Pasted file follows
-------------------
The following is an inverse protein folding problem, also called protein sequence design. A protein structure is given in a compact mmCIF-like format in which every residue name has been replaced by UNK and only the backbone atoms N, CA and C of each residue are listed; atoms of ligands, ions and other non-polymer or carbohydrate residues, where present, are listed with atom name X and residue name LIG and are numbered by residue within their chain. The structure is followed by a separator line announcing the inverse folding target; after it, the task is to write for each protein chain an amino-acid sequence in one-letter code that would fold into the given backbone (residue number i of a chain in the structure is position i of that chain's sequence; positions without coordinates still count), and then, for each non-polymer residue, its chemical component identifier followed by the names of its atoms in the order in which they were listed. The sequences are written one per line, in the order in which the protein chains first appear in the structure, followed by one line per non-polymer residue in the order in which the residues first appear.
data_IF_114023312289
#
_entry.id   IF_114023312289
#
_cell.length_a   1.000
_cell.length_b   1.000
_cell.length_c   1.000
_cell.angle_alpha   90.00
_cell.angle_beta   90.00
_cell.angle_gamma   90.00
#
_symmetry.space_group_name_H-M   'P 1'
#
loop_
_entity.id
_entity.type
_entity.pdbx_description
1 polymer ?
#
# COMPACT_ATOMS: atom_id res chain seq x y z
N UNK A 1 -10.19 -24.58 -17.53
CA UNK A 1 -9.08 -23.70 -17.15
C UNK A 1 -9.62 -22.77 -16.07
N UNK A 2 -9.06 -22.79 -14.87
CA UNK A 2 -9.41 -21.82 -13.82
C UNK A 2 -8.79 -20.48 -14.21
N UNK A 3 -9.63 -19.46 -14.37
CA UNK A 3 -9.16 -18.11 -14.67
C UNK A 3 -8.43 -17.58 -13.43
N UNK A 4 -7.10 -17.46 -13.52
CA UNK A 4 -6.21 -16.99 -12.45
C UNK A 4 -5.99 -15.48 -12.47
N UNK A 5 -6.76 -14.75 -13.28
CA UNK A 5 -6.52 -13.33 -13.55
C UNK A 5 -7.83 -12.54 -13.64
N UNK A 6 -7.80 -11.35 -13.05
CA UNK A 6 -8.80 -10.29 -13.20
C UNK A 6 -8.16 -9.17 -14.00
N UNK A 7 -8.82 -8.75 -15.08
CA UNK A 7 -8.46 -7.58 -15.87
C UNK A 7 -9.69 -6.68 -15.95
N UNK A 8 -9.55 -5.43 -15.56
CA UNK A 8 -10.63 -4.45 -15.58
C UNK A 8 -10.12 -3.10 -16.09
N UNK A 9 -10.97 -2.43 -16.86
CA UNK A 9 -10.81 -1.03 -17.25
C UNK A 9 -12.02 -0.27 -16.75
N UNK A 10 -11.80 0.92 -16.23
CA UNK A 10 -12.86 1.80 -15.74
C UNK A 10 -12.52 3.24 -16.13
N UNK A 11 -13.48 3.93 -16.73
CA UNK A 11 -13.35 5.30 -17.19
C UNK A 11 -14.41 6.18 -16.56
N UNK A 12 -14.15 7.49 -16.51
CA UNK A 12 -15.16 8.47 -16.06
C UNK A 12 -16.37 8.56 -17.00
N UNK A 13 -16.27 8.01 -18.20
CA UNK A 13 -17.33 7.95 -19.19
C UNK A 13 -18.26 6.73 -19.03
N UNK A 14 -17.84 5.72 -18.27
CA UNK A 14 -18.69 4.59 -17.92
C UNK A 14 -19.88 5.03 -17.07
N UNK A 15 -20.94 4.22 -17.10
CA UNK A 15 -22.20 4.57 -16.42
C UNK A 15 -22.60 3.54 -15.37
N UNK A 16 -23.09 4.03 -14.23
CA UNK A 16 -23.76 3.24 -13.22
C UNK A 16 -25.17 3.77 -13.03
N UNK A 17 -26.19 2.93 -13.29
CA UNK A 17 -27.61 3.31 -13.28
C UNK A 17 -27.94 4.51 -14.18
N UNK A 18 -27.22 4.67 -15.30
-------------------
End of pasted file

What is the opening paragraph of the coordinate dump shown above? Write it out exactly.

The following is an inverse protein folding problem, also called protein sequence design. A protein structure is given in a compact mmCIF-like format in which every residue name has been replaced by UNK and only the backbone atoms N, CA and C of each residue are listed; atoms of ligands, ions and other non-polymer or carbohydrate residues, where present, are listed with atom name X and residue name LIG and are numbered by residue within their chain. The structure is followed by a separator line announcing the inverse folding target; after it, the task is to write for each protein chain an amino-acid sequence in one-letter code that would fold into the given backbone (residue number i of a chain in the structure is position i of that chain's sequence; positions without coordinates still count), and then, for each non-polymer residue, its chemical component identifier followed by the names of its atoms in the order in which they were listed. The sequences are written one per line, in the order in which the protein chains first appear in the structure, followed by one line per non-polymer residue in the order in which the residues first appear.